Pub.: 18 Aug '04, Pinned: 03 Jul '17
Abstract: Most of our motor skills are not innately programmed, but are learned by a combination of motor exploration and performance evaluation, suggesting that they proceed through a reinforcement learning (RL) mechanism. Songbirds have emerged as a model system to study how a complex behavioral sequence can be learned through an RL-like strategy. Interestingly, like motor sequence learning in mammals, song learning in birds requires a basal ganglia (BG)-thalamocortical loop, suggesting common neural mechanisms. Here, we outline a specific working hypothesis for how BG-forebrain circuits could utilize an internally computed reinforcement signal to direct song learning. Our model includes a number of general concepts borrowed from the mammalian BG literature, including a dopaminergic reward prediction error and dopamine-mediated plasticity at corticostriatal synapses. We also invoke a number of conceptual advances arising from recent observations in the songbird. Specifically, there is evidence for a specialized cortical circuit that adds trial-to-trial variability to stereotyped cortical motor programs, and a role for the BG in "biasing" this variability to improve behavioral performance. This BG-dependent "premotor bias" may in turn guide plasticity in downstream cortical synapses to consolidate recently learned song changes. Given the similarity between mammalian and songbird BG-thalamocortical circuits, our model for the role of the BG in this process may have broader relevance to mammalian BG function.
Pub.: 22 Oct '11, Pinned: 03 Jul '17
Abstract: Songbirds learn their songs by trial-and-error experimentation, producing highly variable vocal output as juveniles. By comparing their own sounds to the song of a tutor, young songbirds gradually converge to a stable song that can be a remarkably good copy of the tutor song. Here we show that vocal variability in the learning songbird is induced by a basal-ganglia-related circuit, the output of which projects to the motor pathway via the lateral magnocellular nucleus of the nidopallium (LMAN). We found that pharmacological inactivation of LMAN dramatically reduced acoustic and sequence variability in the songs of juvenile zebra finches, doing so in a rapid and reversible manner. In addition, recordings from LMAN neurons projecting to the motor pathway revealed highly variable spiking activity across song renditions, showing that LMAN may act as a source of variability. Lastly, pharmacological blockade of synaptic inputs from LMAN to its target premotor area also reduced song variability. Our results establish that, in the juvenile songbird, the exploratory motor behavior required to learn a complex motor sequence is dependent on a dedicated neural circuit homologous to cortico-basal ganglia circuits in mammals.
Pub.: 14 Apr '05, Pinned: 30 Jun '17
Abstract: Trial-to-trial variability in the execution of movements and motor skills is ubiquitous and widely considered to be the unwanted consequence of a noisy nervous system. However, recent studies have suggested that motor variability may also be a feature of how sensorimotor systems operate and learn. This view, rooted in reinforcement learning theory, equates motor variability with purposeful exploration of motor space that, when coupled with reinforcement, can drive motor learning. Here we review studies that explore the relationship between motor variability and motor learning in both humans and animal models. We discuss neural circuit mechanisms that underlie the generation and regulation of motor variability and consider the implications that this work has for our understanding of motor learning. Expected final online publication date for the Annual Review of Neuroscience Volume 40 is July 8, 2017. Please see http://www.annualreviews.org/page/journal/pubdates for revised estimates.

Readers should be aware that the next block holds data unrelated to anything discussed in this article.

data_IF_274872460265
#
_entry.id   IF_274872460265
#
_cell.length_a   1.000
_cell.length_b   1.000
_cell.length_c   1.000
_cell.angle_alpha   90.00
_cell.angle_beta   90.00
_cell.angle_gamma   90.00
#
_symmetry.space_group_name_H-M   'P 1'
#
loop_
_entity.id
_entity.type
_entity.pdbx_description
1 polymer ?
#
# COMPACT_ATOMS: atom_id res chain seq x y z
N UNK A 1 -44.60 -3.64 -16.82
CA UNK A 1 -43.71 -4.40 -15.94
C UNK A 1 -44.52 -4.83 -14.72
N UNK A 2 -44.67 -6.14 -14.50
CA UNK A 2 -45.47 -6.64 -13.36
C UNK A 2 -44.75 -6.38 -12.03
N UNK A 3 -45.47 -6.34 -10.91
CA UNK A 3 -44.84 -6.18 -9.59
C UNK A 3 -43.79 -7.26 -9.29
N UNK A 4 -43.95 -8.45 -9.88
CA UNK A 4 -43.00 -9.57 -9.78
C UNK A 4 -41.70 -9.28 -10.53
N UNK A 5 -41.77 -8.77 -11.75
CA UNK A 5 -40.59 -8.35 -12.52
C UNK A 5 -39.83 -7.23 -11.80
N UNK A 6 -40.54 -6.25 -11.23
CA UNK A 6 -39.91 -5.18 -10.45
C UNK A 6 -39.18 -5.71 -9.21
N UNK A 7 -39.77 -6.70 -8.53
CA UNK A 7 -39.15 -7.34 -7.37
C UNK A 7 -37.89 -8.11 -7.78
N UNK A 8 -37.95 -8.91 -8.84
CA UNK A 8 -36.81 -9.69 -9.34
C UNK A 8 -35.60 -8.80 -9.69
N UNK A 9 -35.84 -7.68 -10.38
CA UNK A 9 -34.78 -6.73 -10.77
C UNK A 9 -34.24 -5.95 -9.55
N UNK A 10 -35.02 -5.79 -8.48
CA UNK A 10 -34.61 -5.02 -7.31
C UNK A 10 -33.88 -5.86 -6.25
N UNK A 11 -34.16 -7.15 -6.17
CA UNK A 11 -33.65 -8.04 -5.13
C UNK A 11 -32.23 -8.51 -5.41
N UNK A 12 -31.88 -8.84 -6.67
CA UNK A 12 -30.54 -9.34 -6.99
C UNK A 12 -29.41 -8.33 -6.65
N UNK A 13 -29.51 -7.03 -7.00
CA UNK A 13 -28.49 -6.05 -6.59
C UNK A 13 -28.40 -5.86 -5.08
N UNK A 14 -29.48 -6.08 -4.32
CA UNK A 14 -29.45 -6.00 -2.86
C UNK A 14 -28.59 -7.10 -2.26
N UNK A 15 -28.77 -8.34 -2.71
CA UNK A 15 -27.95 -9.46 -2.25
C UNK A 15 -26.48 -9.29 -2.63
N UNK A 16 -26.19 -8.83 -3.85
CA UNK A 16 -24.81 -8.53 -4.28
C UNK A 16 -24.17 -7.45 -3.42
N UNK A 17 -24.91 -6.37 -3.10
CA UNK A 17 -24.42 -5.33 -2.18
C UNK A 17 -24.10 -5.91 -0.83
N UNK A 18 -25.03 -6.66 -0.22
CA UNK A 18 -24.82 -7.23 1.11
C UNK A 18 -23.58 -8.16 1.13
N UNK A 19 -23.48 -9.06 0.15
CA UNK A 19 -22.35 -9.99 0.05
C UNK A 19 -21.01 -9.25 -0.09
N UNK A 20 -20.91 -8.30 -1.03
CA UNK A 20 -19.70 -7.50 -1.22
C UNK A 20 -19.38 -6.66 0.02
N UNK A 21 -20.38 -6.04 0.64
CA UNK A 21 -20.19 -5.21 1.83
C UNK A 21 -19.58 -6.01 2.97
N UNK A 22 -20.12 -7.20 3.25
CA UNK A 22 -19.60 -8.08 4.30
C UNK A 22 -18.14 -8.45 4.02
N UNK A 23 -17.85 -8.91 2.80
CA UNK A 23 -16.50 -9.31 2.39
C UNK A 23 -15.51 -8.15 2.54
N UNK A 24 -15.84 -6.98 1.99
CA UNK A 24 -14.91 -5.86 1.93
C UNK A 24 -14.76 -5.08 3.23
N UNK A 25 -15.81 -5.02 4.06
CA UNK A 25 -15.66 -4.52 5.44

Pub.: 11 May '17, Pinned: 30 Jun '17
Abstract: Many motor behaviors, from walking to speaking, are acquired through experience, in particular, through trial-and-error learning. The acquisition and maintenance of such motor behaviors in a wide range of species, including humans, appear to depend on cortical-basal ganglia circuits. In this review, we discuss recent studies in songbirds that have been pivotal in informing our current understanding of motor learning and cortical-basal ganglia function. Songbirds are important ethological model systems for the study of motor learning because young songbirds naturally develop and refine their songs through trial-and-error learning. In addition, reinforcement mechanisms are hypothesized to be important for the maintenance and plasticity of structured adult song. Computational and experimental studies highlight the importance of vocal motor variability as the substrate upon which reinforcement mechanisms could operate to shape developing song and to maintain adult song. Recent studies in songbirds indicate that this vocal motor variability is actively generated and modulated by a highly specialized cortical-basal ganglia circuit evolved for a single behavior, song. We argue that these and other recent findings illustrate how the tight association between a specialized neural circuit and a natural behavior make songbirds a unique and powerful model in which to investigate the neural substrates of motor learning and plasticity.
Pub.: 03 Dec '14, Pinned: 30 Jun '17